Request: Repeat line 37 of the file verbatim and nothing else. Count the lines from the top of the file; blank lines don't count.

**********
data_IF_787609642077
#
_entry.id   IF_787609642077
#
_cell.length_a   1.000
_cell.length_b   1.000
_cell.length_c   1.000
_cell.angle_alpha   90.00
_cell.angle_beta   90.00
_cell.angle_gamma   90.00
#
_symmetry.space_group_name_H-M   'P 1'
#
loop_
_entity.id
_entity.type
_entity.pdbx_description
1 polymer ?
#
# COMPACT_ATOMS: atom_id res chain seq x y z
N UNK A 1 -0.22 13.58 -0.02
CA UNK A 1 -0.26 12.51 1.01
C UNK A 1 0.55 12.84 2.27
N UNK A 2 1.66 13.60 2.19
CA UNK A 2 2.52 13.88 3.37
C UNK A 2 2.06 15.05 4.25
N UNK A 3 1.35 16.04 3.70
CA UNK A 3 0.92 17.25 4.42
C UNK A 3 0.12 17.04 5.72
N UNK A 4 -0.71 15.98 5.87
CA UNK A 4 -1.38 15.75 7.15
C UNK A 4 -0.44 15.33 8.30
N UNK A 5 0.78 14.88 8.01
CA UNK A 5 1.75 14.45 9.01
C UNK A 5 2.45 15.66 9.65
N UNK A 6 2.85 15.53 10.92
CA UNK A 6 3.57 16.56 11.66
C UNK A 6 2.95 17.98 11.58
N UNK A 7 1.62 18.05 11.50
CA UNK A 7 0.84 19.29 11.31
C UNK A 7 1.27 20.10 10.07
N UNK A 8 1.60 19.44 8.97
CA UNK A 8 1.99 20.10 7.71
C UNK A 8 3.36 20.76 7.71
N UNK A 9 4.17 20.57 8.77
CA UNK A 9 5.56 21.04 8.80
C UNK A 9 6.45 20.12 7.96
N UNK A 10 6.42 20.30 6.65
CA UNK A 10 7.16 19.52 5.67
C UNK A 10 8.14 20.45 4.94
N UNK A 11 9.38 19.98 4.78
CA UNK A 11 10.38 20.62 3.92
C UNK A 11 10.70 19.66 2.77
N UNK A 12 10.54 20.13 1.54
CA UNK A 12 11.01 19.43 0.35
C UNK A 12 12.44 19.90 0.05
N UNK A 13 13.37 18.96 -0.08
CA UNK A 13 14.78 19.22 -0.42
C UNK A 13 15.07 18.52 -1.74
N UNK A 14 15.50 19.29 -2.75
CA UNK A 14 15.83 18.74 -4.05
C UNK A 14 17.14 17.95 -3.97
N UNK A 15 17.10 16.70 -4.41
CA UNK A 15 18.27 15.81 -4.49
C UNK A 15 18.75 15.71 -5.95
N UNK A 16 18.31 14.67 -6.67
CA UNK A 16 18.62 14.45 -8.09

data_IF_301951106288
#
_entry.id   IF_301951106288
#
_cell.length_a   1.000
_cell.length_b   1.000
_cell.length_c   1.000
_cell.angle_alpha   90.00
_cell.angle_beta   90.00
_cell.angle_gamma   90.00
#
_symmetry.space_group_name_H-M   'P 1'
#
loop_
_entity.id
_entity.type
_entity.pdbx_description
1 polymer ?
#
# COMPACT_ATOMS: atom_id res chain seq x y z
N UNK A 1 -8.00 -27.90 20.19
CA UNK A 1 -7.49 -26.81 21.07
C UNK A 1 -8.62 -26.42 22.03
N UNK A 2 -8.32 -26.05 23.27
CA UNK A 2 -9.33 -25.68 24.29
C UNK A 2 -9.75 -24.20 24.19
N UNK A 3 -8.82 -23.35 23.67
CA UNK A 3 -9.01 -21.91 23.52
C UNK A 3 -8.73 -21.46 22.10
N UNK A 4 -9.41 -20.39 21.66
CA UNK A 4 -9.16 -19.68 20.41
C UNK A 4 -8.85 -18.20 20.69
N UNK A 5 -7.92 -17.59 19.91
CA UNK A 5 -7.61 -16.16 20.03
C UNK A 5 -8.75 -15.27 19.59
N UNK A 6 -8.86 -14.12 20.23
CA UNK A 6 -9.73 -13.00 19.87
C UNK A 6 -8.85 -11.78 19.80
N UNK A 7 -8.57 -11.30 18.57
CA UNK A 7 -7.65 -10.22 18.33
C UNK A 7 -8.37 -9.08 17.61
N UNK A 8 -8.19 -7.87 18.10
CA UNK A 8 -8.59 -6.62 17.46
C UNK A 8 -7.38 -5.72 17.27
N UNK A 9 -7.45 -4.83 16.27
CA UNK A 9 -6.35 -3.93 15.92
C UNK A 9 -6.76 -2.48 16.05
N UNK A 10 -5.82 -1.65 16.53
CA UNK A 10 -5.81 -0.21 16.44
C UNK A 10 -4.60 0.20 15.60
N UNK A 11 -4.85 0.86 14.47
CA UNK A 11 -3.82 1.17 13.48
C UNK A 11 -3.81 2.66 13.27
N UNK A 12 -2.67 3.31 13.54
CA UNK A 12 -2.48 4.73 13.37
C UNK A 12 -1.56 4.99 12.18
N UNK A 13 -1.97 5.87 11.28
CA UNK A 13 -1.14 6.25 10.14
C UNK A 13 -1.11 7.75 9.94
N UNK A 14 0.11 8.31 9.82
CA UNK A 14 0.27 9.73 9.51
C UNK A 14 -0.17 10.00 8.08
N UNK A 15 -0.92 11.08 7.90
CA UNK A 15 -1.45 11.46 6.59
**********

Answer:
CA UNK A 6 3.57 16.56 11.66